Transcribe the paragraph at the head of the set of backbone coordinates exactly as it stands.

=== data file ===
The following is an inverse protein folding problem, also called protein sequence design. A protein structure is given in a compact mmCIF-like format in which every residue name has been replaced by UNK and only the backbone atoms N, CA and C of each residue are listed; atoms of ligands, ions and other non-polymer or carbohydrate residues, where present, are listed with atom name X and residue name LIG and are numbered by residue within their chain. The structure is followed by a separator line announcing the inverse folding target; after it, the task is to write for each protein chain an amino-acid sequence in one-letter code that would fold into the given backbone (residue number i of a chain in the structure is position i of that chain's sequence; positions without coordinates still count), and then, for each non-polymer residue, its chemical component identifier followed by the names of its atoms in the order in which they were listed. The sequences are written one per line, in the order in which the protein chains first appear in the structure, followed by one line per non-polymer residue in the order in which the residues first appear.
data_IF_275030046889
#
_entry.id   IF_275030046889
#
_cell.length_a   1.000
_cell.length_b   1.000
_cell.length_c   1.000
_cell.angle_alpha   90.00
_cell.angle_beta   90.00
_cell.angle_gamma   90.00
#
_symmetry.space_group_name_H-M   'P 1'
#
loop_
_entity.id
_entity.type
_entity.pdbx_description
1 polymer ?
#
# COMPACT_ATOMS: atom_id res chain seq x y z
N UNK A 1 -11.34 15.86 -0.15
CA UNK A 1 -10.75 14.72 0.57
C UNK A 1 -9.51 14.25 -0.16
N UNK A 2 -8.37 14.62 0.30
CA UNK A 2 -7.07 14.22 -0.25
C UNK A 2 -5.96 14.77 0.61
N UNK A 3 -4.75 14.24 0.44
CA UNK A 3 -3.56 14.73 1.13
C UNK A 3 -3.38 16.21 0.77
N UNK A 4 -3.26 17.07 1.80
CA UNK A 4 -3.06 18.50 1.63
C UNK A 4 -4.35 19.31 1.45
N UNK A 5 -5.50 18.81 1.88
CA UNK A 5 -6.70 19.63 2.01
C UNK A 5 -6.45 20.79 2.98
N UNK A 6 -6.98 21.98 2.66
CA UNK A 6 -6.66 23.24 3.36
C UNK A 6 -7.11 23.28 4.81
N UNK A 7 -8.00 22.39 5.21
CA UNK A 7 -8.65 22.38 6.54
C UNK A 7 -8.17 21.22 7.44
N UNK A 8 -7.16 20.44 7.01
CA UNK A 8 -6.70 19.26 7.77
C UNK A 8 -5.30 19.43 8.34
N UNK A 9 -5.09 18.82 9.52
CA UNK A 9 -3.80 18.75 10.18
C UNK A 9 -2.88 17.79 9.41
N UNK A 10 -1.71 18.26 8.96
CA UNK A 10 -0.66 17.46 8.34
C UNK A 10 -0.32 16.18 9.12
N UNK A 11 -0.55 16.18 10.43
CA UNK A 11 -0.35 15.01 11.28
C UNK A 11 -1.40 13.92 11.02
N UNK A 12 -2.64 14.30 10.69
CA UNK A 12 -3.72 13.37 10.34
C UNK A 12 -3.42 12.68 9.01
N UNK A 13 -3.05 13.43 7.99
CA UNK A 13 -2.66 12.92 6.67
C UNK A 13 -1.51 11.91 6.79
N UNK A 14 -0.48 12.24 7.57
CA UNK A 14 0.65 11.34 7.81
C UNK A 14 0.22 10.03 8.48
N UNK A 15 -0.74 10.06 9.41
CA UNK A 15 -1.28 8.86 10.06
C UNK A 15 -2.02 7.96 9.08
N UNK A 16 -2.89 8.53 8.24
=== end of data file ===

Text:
The following is an inverse protein folding problem, also called protein sequence design. A protein structure is given in a compact mmCIF-like format in which every residue name has been replaced by UNK and only the backbone atoms N, CA and C of each residue are listed; atoms of ligands, ions and other non-polymer or carbohydrate residues, where present, are listed with atom name X and residue name LIG and are numbered by residue within their chain. The structure is followed by a separator line announcing the inverse folding target; after it, the task is to write for each protein chain an amino-acid sequence in one-letter code that would fold into the given backbone (residue number i of a chain in the structure is position i of that chain's sequence; positions without coordinates still count), and then, for each non-polymer residue, its chemical component identifier followed by the names of its atoms in the order in which they were listed. The sequences are written one per line, in the order in which the protein chains first appear in the structure, followed by one line per non-polymer residue in the order in which the residues first appear.